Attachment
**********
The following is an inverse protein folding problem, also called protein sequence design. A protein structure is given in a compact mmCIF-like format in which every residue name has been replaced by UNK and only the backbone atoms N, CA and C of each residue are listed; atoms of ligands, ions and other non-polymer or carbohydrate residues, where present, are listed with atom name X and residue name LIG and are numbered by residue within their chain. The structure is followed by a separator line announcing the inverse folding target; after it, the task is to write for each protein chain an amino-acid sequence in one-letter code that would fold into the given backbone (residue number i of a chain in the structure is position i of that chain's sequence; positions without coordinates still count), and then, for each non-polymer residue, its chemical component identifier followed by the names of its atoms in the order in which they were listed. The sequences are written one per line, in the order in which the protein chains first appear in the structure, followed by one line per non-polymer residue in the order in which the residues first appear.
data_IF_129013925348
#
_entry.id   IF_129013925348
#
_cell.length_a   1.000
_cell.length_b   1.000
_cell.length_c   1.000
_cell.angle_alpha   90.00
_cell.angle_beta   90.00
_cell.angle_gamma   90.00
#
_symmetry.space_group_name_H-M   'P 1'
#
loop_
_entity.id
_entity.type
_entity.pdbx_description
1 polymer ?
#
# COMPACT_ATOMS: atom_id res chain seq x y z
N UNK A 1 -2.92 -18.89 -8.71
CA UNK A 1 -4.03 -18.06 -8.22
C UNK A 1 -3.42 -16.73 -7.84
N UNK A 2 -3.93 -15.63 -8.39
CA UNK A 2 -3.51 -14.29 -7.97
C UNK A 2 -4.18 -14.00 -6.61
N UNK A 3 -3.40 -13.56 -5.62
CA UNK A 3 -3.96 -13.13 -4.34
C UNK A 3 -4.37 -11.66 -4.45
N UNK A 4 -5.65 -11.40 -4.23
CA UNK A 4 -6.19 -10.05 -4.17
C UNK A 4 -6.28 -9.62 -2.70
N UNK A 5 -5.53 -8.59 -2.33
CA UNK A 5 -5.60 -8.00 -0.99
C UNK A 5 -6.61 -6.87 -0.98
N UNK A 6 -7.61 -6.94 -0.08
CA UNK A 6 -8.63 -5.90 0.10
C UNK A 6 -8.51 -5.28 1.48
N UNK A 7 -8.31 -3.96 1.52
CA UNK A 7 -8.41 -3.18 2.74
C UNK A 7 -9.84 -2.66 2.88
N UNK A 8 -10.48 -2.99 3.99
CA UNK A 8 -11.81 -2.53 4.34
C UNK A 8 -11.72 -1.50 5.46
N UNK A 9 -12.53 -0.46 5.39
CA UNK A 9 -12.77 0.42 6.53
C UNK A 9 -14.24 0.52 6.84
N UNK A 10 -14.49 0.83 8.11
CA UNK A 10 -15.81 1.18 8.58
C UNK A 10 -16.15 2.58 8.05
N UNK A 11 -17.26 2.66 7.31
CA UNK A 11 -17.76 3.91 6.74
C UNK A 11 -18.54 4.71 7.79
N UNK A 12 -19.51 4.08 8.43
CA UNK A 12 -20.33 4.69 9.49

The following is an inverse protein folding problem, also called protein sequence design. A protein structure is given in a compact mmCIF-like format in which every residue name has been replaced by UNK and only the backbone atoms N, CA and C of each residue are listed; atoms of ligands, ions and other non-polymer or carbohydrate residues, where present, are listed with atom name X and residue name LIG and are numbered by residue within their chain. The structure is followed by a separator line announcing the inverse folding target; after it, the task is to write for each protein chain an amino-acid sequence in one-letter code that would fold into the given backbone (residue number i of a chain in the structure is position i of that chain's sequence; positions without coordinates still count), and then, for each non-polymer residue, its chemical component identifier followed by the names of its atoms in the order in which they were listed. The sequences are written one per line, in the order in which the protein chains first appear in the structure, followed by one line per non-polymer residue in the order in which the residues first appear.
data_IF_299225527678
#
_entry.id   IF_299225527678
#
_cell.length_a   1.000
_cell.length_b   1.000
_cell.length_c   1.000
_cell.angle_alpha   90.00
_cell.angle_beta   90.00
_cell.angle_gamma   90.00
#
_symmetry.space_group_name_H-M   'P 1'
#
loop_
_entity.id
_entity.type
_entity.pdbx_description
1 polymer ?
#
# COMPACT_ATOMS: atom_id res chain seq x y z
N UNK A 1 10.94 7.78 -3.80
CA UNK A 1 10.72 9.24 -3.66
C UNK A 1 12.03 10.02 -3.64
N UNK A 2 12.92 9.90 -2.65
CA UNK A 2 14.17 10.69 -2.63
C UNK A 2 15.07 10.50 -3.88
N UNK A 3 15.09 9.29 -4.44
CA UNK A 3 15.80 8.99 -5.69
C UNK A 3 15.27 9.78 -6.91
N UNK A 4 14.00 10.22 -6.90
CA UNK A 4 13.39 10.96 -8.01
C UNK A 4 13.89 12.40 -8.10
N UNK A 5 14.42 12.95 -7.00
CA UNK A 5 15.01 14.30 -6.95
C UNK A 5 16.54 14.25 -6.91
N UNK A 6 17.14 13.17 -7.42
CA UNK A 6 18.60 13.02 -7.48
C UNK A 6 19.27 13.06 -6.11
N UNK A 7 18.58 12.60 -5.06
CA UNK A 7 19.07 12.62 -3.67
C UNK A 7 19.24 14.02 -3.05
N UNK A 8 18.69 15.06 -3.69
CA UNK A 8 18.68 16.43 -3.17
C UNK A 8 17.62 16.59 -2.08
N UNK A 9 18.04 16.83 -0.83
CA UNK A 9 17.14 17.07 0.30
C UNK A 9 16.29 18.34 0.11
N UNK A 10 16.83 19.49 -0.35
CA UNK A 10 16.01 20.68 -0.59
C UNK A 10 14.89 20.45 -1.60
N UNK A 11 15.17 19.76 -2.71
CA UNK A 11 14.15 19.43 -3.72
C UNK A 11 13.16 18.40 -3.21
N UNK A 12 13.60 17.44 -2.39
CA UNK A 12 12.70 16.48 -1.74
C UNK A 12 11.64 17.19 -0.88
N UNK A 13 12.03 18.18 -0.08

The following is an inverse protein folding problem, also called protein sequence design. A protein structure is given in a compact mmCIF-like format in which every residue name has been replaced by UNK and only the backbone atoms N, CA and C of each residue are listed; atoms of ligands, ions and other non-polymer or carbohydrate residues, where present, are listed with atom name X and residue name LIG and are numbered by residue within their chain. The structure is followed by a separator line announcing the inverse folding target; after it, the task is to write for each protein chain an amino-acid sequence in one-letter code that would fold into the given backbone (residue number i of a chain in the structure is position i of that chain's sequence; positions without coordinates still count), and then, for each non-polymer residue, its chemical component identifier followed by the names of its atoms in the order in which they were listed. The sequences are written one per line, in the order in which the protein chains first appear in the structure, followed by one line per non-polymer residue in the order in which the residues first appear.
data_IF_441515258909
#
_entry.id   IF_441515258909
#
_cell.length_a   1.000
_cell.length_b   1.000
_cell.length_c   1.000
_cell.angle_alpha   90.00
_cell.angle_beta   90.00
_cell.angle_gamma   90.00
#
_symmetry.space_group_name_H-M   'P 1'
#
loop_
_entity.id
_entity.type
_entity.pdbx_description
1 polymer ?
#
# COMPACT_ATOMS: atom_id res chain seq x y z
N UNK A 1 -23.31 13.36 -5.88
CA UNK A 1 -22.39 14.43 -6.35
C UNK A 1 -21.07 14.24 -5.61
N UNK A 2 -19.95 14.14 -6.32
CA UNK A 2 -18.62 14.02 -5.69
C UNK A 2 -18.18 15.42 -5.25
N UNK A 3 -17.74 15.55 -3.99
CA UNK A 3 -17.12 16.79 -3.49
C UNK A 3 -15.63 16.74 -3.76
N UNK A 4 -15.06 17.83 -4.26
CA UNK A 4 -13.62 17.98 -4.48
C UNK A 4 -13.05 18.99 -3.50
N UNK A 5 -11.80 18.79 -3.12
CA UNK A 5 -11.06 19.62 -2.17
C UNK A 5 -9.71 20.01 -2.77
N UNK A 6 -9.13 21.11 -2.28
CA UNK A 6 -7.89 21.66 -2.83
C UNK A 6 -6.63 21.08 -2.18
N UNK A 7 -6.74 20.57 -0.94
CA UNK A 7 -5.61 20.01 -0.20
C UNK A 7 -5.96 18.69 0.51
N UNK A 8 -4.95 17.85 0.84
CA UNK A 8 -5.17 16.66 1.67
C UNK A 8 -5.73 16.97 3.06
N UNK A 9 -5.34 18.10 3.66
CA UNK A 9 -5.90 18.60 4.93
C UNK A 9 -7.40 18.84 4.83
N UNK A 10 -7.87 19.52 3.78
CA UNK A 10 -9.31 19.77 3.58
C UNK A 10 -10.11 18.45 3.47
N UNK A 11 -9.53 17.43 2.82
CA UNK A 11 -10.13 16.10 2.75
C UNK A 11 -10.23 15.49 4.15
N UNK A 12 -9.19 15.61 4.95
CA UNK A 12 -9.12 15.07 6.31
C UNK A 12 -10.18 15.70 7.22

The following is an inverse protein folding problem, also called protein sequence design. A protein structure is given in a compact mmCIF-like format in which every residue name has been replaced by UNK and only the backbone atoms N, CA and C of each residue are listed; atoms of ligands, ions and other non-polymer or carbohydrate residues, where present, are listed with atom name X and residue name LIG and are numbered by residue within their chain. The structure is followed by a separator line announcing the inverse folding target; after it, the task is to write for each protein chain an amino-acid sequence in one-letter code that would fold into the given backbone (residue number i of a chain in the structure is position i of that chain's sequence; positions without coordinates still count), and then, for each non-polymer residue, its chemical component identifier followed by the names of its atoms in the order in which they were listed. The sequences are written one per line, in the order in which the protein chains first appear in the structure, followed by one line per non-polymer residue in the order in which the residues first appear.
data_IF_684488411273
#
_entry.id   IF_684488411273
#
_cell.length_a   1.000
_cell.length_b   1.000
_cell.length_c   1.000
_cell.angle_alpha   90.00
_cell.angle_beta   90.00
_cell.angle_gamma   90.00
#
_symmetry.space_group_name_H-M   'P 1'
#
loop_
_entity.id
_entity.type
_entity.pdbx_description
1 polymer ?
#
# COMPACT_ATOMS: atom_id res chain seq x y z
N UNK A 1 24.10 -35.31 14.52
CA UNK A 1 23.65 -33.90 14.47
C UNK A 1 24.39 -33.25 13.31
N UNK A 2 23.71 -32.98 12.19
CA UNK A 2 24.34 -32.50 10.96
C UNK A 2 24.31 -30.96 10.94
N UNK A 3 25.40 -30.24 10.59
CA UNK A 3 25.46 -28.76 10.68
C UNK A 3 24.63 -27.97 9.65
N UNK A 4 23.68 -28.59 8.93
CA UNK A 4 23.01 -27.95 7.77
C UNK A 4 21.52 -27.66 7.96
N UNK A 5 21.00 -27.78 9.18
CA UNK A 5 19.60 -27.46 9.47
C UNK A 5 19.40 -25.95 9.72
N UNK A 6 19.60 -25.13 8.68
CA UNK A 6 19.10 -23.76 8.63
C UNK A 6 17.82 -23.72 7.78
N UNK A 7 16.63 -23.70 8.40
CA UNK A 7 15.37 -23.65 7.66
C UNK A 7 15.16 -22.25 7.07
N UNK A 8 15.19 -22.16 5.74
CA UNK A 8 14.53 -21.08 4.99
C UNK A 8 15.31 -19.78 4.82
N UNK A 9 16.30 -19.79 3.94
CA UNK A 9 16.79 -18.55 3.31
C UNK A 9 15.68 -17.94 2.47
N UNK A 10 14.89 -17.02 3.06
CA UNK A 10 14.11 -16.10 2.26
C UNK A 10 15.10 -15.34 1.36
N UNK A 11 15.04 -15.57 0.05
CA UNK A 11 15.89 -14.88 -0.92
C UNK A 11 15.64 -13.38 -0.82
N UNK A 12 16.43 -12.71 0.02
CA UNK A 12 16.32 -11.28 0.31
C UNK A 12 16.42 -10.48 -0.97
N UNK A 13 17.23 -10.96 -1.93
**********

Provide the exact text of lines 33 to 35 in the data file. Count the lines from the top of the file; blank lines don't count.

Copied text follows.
C UNK A 4 -6.28 -9.62 -2.70
N UNK A 5 -5.53 -8.59 -2.33
CA UNK A 5 -5.60 -8.00 -0.99